Bone Health
Action Items

 
Dear Valued Client,

While you may already be aware of my opinion on maintaining optimal bone health, I felt it important to revisit the issue with my female clients, especially those with current bone issues or as a preventative for those with a family history.
Vitamin D
 
Unless you have been living in a bubble, you have read or seen the headlines about the "sunshine" vitamin D. It only took two decades for its importance to be recognized, but its time in the limelight has finally arrived.

For most of you who are taking supplements that I have recommended, your vitamin D intake should be optimal. However, for those who I have not seen in a while or may have gotten off track, it is very important that you take enough vitamin D for your indidivual needs. The reasons are as follows:
  • To make sure that you are absorbing your calcium properly.
  • Vitamin D is just as, if not more, important than calcium for bone health.
  • Vitamin D is crucial for reducing inflammation, one of the key factors in bone loss.
Please contact me if you would like to re-evaluate your supplement regimen. Additionally, you may provide me with a recent vitamin D blood test in order to gauge your level.

As a general rule, highly pure Cod Liver Oil is my first choice for bioavailable vitamin D. My second option is pure vitamin D3 (without harmful binders or allergenic excipients).
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Calcium
 
Many of you know that I am not a proponent of milk to get your calcium, because it is poorly absorbed and creates a host of others issues, mainly digestive. Many of you also know that I have never followed the edict that every woman should get 1500 mg. of supplemental calcium. I am also very particular about what kind of calcium sources I prefer. Well, the truth has finally come out.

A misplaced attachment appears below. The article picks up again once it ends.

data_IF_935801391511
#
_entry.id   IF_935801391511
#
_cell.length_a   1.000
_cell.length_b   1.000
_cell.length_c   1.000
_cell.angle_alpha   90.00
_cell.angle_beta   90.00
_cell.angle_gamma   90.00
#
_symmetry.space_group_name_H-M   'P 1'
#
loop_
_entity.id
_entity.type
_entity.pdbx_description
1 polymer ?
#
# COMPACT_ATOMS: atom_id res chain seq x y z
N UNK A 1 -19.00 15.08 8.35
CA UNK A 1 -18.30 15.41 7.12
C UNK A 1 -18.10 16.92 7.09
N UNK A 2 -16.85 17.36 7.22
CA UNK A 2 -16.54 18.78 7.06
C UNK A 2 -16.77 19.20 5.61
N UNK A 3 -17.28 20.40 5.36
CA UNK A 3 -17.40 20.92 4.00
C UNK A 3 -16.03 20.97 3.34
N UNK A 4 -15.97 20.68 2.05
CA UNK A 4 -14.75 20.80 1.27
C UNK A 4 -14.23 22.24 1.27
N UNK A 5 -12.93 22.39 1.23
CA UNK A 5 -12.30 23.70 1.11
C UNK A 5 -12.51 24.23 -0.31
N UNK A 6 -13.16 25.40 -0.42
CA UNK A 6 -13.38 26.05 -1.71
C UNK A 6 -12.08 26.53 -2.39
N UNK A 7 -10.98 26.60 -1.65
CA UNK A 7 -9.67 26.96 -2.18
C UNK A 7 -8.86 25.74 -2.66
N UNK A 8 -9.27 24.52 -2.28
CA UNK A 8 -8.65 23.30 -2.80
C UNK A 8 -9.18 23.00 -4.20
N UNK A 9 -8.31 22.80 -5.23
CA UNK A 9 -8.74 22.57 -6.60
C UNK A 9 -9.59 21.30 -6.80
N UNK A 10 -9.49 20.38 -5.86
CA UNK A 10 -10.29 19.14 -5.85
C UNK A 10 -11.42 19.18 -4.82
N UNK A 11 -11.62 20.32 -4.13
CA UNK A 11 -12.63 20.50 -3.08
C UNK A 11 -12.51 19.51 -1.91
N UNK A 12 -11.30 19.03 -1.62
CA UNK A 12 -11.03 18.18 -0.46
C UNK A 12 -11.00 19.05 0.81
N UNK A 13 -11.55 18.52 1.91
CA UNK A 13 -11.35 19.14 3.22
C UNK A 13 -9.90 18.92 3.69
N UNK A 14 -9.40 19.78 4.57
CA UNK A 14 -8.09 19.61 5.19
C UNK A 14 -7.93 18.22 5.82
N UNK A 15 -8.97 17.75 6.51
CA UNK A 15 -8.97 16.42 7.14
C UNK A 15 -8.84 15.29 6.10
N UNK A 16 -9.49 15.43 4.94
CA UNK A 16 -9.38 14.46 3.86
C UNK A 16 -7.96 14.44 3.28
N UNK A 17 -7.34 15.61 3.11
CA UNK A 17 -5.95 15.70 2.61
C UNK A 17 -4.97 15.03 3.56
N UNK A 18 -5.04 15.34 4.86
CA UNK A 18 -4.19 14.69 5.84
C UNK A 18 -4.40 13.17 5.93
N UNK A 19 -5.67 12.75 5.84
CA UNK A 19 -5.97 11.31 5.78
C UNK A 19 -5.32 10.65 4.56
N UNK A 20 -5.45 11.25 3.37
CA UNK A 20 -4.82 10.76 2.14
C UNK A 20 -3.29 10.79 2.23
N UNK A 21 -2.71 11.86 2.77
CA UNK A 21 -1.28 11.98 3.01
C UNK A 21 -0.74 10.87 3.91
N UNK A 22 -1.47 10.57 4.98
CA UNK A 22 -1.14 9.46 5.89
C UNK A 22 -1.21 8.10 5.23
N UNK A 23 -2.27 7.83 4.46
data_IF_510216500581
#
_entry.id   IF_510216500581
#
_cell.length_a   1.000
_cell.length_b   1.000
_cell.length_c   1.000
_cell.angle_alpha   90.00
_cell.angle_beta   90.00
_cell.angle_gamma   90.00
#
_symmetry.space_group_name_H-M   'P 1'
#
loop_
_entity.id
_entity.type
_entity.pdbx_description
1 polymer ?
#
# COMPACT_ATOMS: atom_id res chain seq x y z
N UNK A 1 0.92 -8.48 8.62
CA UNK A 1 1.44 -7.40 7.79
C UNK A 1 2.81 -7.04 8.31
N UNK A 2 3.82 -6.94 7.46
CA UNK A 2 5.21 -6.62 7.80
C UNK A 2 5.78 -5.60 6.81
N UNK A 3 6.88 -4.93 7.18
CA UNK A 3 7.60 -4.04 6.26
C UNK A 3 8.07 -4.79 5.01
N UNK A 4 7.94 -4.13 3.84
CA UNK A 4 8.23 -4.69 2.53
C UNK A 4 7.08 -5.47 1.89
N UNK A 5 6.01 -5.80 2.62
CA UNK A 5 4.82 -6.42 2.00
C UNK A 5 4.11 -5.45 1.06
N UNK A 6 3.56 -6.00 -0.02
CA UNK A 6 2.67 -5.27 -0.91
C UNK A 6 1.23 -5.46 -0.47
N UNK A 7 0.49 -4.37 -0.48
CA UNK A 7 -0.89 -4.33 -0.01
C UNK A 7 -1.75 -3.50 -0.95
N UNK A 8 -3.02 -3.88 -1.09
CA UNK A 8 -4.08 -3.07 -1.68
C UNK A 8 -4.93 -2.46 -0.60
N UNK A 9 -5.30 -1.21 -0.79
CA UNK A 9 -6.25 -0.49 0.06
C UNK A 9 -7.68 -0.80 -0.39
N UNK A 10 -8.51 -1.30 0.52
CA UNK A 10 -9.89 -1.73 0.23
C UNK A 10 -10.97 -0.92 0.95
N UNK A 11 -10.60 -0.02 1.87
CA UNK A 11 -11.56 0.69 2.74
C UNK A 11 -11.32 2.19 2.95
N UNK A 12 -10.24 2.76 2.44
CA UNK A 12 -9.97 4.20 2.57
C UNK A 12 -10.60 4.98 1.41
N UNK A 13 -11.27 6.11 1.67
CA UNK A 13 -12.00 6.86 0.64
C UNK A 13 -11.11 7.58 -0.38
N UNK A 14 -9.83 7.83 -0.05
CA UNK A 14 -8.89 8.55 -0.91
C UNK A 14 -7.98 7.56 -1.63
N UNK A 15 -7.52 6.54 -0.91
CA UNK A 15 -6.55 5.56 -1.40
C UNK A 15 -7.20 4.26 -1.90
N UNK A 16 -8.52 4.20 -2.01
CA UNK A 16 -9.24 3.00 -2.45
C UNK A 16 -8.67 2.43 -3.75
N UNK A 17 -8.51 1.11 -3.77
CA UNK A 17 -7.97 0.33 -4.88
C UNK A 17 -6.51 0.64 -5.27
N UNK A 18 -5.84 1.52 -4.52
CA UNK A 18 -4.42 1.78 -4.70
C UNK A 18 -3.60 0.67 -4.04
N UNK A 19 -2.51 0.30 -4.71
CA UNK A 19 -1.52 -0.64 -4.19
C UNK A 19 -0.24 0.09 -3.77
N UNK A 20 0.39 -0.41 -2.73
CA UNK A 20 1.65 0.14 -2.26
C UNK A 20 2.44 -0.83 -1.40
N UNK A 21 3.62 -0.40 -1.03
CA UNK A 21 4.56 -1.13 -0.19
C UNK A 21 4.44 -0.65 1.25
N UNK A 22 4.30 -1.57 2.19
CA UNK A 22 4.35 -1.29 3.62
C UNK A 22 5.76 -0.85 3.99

You may have seen the study this week revealing that supplemental calcium may create heart issues. This is absolutely true. Excess or poorly absorbed calcium calcifies in various organs (kidneys, heart), veins, and arteries. Excess calcium supplementation, if not taken with vitamin D and magnesium, is harmful, especially at the levels that most doctors recommend (1500 mg. or more from supplements). I wrote about this extensively last June.

Recent studies have also acknowledged the amount of calcium that should be taken supplementally is less than what was previously believed. In addition, relying on calcium alone to prevent bone fractures has come under scrutiny.
Magnesium
Magnesium
Magnesium has and always will be one of the most important nutrients I recommend. For bone health, magnesium is just as important as vitamin D and calcium. A 2:1 ratio of calcium to magnesium is ideal. Make sure that the source of magnesium is an amino acid chelate (I recommend glycinate, unless constipated). Oxide, aspartate, and citrate sources may create a loose bowel situation.
 
Diet & Exercise
 
Optimal diet and consistent exercise impact bone health by lowering inflammation. Chronic bone issues and diseases are the direct result of infalmmation. Environment, medications, poor diet, and lack of exercise are the main culprits in creating an inflammatory state. Exercise is a natural anti-inflammatory. Eating ideally to your individual needs usually means consuming foods that are not inflammatory. While supplementation with the aformentioned nutrients is crucial for bone health, without optimal exercise and diet, they can't do enough.
 
Most likely you already know much of this, but it never hurts to reiterate that achieving optimal bone health is a multifacted process. Throwing calcium at the problem will just make things worse. As always, I am here to help if you need me.
 
Have a happy, healthy day,
 
Bonnie